The launch of Egypt’s first mobile virtual network operator (MVNO) should add new competition to the telecoms market and is likely spur further changes in the sector. Winning the licence could provide new impetus for legacy operator Telecom Egypt (TE), which is expected to be the lead bidder, while encouraging greater sharing of capital-intensive infrastructure.
LICENCE BID: In May 2012 the National Telecom Regulatory Authority (NTRA) announced that it would be preparing a tender for a virtual network licence. An MVNO provides mobile services through the infrastructure and network of an existing mobile operator. The MVNO firm essentially buys mobile services from an existing GSM company and then resells them to the customer. It thus allows players to enter the mobile market without the heavy capital investment associated with establishing a GSM network from scratch.
The tender issue has been delayed due to political uncertainty and details that have yet to be finalised, including the number of licences that will be issued and their pricing. TE’s chairman, Akil Beshir, has said that he would like his firm to secure the licence by the end of 2012, though this timeframe may be optimistic, given past delays and the elections. The pricing of the licence had yet to be decided at the time of press.
FULL PACKAGE: An MVNO licence would provide TE the ability to offer mobility services as part of a total package for subscribers. It would also allow it to compete with other telecoms firms. TE currently challenges mobile operators’ internet service providers in the online segment and vies with Etisalat for the international gateway market, but MVNO would allow it to compete over fixed-line and mobile telephony convergence. “The main benefit of an MVNO would be sustaining voice subscriptions and revenue streams,” Waleed Hassanien, TE’s general manager for corporate intelligence, told OBG. “It would allow true fixed-to-mobile convergence. This is the age of mobility, and conversions to mobile have put pressure on our fixed-line operations. We are trying to tackle this in the most realistic way.” The NTRA said that it would be forming a committee to oversee the process and establish the regulatory framework by the end of August 2012. Once that process is completed, the request for proposal (RFP) and tender documents should be issued.
COMPETITION: Should an MVNO licence be awarded, another competitor would be added to the mobile market, with implications for the incumbents that are already feeling squeezed. Any new players would be a challenge to the other GSM operators, particularly if it is TE, which will be able to leverage its existing network, subscriber portfolio, sales outlets and brand, as well as the experience it has gained through its involvement in Vodafone, in which it holds a 44% share.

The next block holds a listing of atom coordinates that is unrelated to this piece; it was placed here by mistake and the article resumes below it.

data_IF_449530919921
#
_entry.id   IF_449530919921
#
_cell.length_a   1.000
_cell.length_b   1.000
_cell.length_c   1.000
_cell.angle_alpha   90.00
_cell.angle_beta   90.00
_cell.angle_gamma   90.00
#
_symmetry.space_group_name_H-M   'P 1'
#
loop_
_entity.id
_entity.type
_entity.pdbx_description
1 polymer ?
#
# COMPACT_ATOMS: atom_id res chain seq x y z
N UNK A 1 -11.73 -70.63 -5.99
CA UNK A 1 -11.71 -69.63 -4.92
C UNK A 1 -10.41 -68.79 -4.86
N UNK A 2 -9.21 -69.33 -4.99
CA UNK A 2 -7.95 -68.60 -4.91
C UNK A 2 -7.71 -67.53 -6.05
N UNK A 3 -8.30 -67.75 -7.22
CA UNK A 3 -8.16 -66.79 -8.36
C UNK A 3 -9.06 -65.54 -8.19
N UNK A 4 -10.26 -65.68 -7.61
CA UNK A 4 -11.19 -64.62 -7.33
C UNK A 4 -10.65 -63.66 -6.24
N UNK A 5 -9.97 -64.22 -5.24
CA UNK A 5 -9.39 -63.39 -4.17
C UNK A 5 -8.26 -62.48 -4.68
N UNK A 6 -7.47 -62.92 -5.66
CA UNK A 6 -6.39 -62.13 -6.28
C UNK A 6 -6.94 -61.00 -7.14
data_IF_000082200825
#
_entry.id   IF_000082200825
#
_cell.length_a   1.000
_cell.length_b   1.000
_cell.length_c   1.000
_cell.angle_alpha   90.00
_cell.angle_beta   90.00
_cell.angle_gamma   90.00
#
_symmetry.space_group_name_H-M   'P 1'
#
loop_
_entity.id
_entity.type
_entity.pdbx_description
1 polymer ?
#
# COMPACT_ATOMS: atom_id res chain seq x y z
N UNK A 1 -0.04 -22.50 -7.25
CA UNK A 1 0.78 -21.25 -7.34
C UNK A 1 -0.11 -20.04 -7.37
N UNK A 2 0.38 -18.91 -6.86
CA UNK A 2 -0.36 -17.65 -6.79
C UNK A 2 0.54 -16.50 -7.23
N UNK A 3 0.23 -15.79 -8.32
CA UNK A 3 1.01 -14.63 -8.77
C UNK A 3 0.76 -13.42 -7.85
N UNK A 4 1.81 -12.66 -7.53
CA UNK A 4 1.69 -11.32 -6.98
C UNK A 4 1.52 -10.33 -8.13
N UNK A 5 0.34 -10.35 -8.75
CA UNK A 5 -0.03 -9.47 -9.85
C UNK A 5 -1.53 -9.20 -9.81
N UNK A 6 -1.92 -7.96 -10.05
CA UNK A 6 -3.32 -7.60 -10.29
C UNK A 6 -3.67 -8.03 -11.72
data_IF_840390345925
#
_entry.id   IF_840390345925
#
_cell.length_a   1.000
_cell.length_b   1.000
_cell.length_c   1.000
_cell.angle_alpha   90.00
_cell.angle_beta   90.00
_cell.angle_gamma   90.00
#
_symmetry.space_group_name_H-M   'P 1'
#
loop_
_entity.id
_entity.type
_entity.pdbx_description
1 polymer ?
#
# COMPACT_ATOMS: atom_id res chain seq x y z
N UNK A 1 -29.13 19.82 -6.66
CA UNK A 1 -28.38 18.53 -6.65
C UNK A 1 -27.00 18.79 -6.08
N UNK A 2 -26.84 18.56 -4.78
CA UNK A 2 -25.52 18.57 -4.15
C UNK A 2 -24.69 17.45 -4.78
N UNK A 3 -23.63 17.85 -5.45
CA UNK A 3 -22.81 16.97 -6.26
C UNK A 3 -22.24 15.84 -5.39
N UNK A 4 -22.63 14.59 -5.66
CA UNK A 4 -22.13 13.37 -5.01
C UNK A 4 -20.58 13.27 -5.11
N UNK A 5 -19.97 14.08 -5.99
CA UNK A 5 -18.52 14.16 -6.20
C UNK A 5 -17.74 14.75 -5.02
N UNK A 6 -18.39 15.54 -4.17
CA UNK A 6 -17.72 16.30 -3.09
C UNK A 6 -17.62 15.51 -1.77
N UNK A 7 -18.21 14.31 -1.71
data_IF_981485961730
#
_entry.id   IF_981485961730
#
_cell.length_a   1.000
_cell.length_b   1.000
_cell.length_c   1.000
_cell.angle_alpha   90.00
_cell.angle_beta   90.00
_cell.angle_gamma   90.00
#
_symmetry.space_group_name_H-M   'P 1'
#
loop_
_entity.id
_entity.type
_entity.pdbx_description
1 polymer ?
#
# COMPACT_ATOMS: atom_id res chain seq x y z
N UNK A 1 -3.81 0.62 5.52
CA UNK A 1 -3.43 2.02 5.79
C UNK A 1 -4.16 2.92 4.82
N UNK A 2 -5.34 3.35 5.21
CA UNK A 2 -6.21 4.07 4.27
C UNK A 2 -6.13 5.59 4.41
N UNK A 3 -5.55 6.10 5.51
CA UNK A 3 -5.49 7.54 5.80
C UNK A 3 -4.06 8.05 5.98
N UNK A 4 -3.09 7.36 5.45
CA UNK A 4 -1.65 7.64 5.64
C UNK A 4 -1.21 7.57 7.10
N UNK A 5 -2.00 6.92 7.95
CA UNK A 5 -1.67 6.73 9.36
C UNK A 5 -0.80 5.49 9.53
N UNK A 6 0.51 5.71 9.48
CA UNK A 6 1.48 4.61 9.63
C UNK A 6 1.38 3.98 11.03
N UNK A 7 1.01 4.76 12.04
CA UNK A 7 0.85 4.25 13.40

That TE will apply for and win a licence is seen as probable, and existing GSM operators are critical of the prospect, seeing the state-owned firm’s participation in the mobile segment and monopoly over fixed-line as unfair, particularly in light of current levels of competition. Mobinil informed the international press that it had conveyed its opposition to the NTRA, saying, “such a move would not be for the benefit of the market, currently, under the existing margins.”
Hassanien disagrees, asserting that the time for a new operator is right. “There is no room for further average revenue per user to decline, so the price war will end soon,” he said. “Operators will become more service-oriented and offer more comprehensive products.” In a few years, the data segment may evolve enough to support the existence of a value player, targeting higher-income individuals and businesses, a role which TE could fill, as it is already aiming to do with its fixed-line business. The competition that an MVNO player would bring could prove healthy for the market. The logic of infrastructure sharing in MVNO technology could be applied more widely, catalysing cooperation on network equipment, which would result in lower capital costs. For TE, if its bid is successful, the licence would give it a chance to offset the declining fixed-line market by integrating a new segment with its existing business.
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